Wednesday, December 21, 2016

Winter Solstice

Winter solstice, the shortest day of the year and the longest night makes its entrance today. It's officially the first day of winter and one of the oldest-known holidays in human history. Of course we don't need to be reminded about winter as we've already had it for over a month.
I view December 21 as a day for great rejoicing! As the Winter Solstice heralds in a new season bringing us the shortest day of the year we are now on a roll toward the summer solstice. Over the next six months we will steadily gain nearly seven hours of daily sunlight. The term solstice means "sun stands still". It is when the sun stays closer to the horizon than any other time of the year and appears to rise and set in same place for several days in a row. Can't wait for those longer days of daylight!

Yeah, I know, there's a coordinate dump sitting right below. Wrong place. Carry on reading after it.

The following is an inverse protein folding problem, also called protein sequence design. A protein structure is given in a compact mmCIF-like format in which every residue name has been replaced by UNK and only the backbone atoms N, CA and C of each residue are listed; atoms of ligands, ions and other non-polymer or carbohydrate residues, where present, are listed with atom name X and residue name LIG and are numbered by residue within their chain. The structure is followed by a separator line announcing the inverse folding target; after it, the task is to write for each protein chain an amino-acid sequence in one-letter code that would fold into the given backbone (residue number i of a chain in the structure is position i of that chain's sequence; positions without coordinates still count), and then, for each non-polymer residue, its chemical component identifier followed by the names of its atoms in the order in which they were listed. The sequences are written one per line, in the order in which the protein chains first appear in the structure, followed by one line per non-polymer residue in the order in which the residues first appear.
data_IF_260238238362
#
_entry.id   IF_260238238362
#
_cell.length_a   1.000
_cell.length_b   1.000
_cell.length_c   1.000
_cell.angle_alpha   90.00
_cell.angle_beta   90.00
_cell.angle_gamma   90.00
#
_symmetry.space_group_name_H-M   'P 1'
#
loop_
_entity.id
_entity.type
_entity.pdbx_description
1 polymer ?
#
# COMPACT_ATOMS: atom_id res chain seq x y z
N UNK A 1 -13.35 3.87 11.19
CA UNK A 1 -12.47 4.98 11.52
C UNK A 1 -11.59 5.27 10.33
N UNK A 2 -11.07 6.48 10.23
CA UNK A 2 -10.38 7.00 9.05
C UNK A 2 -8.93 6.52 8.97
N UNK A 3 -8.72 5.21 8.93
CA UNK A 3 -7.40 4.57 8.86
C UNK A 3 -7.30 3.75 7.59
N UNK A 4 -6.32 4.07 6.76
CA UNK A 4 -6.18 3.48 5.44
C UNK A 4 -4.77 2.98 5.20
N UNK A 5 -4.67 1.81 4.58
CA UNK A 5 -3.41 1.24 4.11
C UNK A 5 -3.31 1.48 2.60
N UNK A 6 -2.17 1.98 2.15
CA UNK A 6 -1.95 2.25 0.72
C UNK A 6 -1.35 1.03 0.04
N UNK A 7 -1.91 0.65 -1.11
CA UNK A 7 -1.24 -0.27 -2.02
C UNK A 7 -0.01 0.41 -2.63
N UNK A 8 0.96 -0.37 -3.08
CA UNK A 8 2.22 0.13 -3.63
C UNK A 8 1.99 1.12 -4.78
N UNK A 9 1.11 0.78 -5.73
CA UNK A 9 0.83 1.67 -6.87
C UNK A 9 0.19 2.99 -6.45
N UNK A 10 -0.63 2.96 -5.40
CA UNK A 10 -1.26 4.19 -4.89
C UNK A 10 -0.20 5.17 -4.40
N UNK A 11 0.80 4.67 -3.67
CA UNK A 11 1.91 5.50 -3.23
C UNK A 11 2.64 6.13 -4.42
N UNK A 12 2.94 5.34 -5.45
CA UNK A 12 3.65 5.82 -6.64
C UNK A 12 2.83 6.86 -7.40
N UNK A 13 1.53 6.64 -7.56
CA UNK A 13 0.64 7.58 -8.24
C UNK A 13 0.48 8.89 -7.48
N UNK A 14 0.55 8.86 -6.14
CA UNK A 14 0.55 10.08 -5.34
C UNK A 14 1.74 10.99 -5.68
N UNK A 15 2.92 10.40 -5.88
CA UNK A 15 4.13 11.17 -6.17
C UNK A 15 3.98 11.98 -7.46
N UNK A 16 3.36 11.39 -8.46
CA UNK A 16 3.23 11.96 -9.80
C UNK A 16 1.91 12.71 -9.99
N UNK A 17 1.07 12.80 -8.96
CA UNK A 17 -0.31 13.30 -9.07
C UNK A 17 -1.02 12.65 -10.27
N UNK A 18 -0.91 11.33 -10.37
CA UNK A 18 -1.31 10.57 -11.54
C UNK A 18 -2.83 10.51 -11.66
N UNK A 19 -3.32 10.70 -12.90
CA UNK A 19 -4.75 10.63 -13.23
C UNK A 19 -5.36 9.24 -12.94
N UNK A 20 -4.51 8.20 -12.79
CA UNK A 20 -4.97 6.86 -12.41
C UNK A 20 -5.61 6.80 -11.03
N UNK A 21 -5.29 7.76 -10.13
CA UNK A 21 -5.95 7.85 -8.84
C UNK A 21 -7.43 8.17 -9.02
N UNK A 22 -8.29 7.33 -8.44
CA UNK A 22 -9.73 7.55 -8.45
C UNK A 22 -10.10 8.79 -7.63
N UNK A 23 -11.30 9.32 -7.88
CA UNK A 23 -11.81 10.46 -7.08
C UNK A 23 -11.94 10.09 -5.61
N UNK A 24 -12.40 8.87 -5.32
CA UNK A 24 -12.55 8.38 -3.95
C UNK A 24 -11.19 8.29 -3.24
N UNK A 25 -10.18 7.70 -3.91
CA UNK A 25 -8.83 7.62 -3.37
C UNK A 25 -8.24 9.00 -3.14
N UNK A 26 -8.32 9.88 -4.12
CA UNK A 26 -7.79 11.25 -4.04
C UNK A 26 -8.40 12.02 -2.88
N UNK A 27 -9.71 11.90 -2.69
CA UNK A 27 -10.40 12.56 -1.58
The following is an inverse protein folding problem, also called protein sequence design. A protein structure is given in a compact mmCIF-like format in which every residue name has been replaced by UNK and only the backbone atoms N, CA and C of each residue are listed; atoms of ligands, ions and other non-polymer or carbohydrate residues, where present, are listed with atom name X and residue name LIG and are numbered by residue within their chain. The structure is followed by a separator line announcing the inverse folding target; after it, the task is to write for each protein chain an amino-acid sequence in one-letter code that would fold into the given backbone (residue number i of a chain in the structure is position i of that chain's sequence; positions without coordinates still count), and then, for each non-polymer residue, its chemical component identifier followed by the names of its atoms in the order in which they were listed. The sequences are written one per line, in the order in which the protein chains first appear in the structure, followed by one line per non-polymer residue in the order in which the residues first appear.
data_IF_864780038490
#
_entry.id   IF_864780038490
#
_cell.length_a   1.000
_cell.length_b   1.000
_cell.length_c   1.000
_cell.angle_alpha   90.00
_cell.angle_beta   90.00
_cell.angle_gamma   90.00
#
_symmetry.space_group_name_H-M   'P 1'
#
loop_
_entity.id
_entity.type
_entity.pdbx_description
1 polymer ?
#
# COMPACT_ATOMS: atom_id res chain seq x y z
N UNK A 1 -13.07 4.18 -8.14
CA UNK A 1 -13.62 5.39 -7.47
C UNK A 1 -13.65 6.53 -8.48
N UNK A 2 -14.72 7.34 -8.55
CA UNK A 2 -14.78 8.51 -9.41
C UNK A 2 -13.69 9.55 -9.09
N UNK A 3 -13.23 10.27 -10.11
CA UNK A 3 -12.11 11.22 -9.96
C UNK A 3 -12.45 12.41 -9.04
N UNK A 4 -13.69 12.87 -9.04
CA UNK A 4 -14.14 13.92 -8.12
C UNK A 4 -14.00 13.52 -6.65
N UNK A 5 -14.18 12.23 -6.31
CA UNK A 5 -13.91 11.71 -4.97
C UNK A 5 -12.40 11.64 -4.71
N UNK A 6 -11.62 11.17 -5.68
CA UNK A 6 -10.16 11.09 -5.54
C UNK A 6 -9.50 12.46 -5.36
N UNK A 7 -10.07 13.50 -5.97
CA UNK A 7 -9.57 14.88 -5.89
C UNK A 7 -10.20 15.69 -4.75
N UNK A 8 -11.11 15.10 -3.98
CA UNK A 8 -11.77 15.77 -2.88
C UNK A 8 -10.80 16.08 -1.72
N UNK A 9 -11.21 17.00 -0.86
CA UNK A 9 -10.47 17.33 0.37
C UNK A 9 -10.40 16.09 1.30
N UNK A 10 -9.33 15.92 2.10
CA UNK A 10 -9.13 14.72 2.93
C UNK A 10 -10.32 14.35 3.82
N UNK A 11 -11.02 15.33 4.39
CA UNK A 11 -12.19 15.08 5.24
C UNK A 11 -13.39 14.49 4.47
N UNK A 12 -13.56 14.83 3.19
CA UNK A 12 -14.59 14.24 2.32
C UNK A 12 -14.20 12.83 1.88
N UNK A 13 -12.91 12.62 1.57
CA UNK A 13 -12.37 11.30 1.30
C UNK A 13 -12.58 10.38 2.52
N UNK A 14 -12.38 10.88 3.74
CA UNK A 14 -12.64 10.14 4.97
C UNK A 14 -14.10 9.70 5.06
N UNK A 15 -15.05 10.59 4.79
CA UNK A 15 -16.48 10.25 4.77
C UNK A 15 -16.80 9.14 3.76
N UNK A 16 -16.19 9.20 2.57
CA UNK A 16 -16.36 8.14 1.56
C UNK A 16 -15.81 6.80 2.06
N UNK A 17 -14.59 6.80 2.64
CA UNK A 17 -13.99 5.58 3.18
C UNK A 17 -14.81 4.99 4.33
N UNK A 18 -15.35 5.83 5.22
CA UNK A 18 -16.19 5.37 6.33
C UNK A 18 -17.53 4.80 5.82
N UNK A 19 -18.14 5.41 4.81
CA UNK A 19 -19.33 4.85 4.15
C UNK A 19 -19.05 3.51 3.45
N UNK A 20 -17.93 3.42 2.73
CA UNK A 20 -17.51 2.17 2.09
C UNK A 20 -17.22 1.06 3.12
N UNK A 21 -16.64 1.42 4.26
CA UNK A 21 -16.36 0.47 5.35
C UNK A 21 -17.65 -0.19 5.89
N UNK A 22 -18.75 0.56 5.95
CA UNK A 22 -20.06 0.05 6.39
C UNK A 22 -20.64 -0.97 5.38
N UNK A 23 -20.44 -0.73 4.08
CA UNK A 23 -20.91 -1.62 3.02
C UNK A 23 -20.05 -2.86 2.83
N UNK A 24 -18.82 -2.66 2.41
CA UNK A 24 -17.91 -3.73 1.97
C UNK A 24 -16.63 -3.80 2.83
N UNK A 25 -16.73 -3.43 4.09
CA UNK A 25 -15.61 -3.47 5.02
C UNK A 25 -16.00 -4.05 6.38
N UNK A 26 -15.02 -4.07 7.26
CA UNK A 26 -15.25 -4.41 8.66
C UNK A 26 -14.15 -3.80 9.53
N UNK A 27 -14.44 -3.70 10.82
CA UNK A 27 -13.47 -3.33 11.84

Robert  Frost and Melville Cane do a wonderful job capturing winter images in their poems.  
Snow Toward Evening
by Melville Cane

Suddenly the sky turned gray,
The day,
Which had been bitter and chill,
Grew soft and still.
From some invisible blossoming tree
Millions of petals cool and white
Drifted and blew,
Lifted and flew,
Fell with the falling night.

and here is mine...

Winter Solstice
by Sue Ready

Winter came like a whisper
during the early morning hours
gently covered the barren land
freezing fingers held it in a grasp.

The warmth of the morning sun 
pushed heavy clouds aside 
and opened up 
a clear blue sky. 

Icicles cling tightly to the roof. 
Cars slosh through melting snow. 
Animals leave snowy tracks behind. 

Late dawn- 
Early sunset- 
Slipping sun- 
Short days- 
Long nights- 

till Spring 
Can’t wait!

Cook's notes: Feeling chilled? Perhaps what you need is a bowl of soup to warm you up. Try these previously posted soup recipes from Ever Ready.

1 comment:

  1. I feel the same about the winter solstice. Lovely poems, yours included.